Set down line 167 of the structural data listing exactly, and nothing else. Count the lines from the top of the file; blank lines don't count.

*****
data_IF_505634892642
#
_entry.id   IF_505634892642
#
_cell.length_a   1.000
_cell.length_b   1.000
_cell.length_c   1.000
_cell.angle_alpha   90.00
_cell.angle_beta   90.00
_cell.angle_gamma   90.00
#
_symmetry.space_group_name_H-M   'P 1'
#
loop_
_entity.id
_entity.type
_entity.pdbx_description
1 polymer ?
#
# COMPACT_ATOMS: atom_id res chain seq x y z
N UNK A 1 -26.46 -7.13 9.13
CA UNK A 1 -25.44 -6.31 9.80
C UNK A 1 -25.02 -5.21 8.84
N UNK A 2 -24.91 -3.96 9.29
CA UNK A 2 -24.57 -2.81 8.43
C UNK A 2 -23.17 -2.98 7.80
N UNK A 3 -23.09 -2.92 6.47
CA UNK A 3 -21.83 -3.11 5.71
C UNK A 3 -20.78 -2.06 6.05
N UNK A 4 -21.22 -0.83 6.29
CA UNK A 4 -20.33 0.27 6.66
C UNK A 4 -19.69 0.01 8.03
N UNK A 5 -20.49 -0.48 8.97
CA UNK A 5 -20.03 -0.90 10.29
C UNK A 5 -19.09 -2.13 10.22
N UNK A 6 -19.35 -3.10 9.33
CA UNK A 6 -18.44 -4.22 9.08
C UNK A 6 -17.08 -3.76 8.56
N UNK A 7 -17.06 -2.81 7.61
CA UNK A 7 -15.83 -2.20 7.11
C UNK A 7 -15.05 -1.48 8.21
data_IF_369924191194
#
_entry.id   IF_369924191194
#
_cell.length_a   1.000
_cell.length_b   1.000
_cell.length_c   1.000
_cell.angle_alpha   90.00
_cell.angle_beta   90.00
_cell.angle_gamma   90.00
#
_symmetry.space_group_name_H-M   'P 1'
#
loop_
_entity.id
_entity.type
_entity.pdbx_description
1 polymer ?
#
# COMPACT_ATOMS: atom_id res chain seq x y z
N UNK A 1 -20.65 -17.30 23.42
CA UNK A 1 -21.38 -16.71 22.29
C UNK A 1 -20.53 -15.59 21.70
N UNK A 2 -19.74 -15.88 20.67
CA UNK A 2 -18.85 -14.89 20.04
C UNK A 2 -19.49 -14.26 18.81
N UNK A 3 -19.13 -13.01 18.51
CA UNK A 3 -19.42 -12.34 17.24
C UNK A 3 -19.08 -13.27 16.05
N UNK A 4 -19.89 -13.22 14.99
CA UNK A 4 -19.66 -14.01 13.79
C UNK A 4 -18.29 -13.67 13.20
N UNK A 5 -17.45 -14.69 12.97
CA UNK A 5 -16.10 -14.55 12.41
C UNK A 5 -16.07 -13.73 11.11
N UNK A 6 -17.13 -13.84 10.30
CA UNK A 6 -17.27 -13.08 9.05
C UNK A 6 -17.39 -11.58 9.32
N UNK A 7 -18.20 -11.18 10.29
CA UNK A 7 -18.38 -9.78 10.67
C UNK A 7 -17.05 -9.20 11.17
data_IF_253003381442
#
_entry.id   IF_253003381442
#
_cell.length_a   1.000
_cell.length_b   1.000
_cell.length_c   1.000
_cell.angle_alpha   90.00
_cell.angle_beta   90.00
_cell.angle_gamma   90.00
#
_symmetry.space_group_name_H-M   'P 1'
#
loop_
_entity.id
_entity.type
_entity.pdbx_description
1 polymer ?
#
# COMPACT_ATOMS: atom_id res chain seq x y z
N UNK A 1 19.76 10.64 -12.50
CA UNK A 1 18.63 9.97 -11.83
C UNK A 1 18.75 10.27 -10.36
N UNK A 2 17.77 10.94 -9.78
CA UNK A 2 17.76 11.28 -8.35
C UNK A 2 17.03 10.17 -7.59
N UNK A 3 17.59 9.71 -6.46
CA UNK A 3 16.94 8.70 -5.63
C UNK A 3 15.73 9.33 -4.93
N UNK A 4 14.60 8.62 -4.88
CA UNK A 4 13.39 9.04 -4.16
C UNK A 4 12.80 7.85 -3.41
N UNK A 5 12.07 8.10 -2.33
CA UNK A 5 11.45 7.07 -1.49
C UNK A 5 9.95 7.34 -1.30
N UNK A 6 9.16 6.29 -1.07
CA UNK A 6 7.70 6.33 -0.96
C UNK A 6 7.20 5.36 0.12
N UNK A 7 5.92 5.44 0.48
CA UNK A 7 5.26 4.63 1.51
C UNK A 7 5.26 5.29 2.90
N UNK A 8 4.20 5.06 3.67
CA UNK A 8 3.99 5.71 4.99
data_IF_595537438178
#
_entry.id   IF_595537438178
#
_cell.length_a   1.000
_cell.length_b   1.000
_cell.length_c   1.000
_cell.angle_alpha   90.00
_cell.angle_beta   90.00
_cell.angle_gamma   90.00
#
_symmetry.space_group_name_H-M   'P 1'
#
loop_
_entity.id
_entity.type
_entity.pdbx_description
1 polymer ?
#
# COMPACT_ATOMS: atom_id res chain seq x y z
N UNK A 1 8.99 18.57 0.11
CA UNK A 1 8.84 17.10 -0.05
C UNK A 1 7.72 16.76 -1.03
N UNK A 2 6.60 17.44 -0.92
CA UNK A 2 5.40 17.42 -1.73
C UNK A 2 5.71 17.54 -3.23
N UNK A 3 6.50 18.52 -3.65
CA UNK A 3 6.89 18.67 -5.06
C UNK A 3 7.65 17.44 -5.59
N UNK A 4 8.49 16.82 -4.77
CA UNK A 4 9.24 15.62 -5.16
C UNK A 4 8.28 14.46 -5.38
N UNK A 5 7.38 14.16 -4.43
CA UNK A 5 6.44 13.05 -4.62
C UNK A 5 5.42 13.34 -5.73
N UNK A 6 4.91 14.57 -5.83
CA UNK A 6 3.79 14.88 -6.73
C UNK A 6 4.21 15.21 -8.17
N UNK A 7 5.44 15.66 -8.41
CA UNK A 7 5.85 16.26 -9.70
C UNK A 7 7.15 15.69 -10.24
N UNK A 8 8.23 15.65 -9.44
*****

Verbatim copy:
N UNK A 8 8.23 15.65 -9.44